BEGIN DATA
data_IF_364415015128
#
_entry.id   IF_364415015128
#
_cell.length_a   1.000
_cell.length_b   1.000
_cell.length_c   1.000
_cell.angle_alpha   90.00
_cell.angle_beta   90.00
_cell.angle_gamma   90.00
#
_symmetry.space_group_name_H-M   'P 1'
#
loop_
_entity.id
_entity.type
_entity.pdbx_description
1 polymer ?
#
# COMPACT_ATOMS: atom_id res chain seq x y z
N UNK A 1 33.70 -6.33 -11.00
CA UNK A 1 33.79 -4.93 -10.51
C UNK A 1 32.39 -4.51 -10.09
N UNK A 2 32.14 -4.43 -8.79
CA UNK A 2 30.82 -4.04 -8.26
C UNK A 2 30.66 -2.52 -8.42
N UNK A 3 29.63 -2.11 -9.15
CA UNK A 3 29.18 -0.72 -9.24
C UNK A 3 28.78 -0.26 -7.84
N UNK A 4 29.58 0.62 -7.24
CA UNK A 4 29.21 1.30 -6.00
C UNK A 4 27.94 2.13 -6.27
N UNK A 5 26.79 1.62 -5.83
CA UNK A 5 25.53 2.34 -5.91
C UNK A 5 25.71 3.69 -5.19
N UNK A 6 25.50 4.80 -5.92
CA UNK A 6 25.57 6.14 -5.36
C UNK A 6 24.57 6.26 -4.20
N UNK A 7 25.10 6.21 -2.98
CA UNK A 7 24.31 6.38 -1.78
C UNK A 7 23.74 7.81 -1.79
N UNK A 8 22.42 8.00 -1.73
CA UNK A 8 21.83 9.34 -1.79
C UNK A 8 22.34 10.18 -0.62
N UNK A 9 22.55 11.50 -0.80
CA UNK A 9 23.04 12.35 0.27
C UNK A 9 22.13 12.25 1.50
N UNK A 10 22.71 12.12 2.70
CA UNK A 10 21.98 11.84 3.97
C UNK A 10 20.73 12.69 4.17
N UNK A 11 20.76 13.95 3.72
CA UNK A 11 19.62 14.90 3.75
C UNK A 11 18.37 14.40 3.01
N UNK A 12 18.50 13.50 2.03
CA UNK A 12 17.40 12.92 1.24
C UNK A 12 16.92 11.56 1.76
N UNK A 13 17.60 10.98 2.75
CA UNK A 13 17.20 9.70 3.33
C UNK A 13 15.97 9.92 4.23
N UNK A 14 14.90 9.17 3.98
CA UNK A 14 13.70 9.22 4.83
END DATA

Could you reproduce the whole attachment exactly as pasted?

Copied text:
data_IF_364415015128
#
_entry.id   IF_364415015128
#
_cell.length_a   1.000
_cell.length_b   1.000
_cell.length_c   1.000
_cell.angle_alpha   90.00
_cell.angle_beta   90.00
_cell.angle_gamma   90.00
#
_symmetry.space_group_name_H-M   'P 1'
#
loop_
_entity.id
_entity.type
_entity.pdbx_description
1 polymer ?
#
# COMPACT_ATOMS: atom_id res chain seq x y z
N UNK A 1 33.70 -6.33 -11.00
CA UNK A 1 33.79 -4.93 -10.51
C UNK A 1 32.39 -4.51 -10.09
N UNK A 2 32.14 -4.43 -8.79
CA UNK A 2 30.82 -4.04 -8.26
C UNK A 2 30.66 -2.52 -8.42
N UNK A 3 29.63 -2.11 -9.15
CA UNK A 3 29.18 -0.72 -9.24
C UNK A 3 28.78 -0.26 -7.84
N UNK A 4 29.58 0.62 -7.24
CA UNK A 4 29.21 1.30 -6.00
C UNK A 4 27.94 2.13 -6.27
N UNK A 5 26.79 1.62 -5.83
CA UNK A 5 25.53 2.34 -5.91
C UNK A 5 25.71 3.69 -5.19
N UNK A 6 25.50 4.80 -5.92
CA UNK A 6 25.57 6.14 -5.36
C UNK A 6 24.57 6.26 -4.20
N UNK A 7 25.10 6.21 -2.98
CA UNK A 7 24.31 6.38 -1.78
C UNK A 7 23.74 7.81 -1.79
N UNK A 8 22.42 8.00 -1.73
CA UNK A 8 21.83 9.34 -1.79
C UNK A 8 22.34 10.18 -0.62
N UNK A 9 22.55 11.50 -0.80
CA UNK A 9 23.04 12.35 0.27
C UNK A 9 22.13 12.25 1.50
N UNK A 10 22.71 12.12 2.70
CA UNK A 10 21.98 11.84 3.97
C UNK A 10 20.73 12.69 4.17
N UNK A 11 20.76 13.95 3.72
CA UNK A 11 19.62 14.90 3.75
C UNK A 11 18.37 14.40 3.01
N UNK A 12 18.50 13.50 2.03
CA UNK A 12 17.40 12.92 1.24
C UNK A 12 16.92 11.56 1.76
N UNK A 13 17.60 10.98 2.75
CA UNK A 13 17.20 9.70 3.33
C UNK A 13 15.97 9.92 4.23
N UNK A 14 14.90 9.17 3.98
CA UNK A 14 13.70 9.22 4.83